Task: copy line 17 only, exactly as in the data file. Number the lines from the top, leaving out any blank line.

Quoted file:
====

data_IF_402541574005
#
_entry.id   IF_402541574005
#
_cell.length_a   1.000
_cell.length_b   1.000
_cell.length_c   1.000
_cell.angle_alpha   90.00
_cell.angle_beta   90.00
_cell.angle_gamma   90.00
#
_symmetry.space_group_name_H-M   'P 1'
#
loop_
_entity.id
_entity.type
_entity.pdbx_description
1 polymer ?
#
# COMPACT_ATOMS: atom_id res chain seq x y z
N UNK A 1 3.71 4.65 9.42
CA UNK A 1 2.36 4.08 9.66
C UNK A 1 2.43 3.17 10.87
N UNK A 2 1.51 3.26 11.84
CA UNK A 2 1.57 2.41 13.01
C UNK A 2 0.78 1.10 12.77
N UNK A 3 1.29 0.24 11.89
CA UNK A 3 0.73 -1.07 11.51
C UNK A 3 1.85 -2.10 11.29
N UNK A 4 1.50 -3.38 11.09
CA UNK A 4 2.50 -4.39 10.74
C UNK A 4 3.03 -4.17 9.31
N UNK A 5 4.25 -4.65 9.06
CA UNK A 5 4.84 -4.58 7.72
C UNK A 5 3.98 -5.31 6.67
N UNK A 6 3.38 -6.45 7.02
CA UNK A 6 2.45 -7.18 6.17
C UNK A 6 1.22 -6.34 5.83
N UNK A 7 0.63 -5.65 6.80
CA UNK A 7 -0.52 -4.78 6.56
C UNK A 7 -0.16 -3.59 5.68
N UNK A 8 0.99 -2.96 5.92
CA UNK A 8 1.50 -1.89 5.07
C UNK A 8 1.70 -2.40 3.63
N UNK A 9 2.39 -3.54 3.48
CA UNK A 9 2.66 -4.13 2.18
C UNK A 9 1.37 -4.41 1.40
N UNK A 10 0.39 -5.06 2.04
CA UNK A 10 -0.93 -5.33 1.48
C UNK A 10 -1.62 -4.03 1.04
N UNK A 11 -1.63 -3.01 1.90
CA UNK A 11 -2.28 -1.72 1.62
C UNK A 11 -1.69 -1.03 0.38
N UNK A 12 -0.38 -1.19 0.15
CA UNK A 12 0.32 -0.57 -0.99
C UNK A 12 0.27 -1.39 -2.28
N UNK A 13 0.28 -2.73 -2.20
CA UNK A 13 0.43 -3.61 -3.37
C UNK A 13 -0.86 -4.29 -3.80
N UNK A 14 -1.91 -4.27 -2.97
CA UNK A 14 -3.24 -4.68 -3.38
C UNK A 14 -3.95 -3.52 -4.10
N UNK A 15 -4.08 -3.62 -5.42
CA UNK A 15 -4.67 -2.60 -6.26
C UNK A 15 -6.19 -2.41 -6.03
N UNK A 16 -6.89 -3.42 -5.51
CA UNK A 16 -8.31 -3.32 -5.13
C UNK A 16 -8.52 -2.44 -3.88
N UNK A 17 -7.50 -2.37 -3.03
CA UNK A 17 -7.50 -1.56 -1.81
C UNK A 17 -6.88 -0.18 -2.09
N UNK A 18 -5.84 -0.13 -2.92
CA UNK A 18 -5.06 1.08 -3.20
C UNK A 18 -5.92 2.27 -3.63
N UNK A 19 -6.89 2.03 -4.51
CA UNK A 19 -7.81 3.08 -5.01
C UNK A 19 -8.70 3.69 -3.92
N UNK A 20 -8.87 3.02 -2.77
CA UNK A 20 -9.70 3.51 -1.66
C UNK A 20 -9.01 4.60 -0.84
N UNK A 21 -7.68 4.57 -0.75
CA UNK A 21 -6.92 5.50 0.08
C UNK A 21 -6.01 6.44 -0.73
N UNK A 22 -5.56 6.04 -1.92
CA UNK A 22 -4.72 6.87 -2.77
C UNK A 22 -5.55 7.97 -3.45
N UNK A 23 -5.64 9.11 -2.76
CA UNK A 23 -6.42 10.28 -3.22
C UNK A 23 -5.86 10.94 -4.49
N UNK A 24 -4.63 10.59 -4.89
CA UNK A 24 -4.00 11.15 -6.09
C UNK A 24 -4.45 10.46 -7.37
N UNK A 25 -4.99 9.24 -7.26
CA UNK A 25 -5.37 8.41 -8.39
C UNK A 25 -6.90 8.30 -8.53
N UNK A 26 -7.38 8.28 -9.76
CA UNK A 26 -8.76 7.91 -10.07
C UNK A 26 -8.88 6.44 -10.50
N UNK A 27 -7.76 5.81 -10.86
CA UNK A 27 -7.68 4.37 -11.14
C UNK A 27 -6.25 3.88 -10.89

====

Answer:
_entity.pdbx_description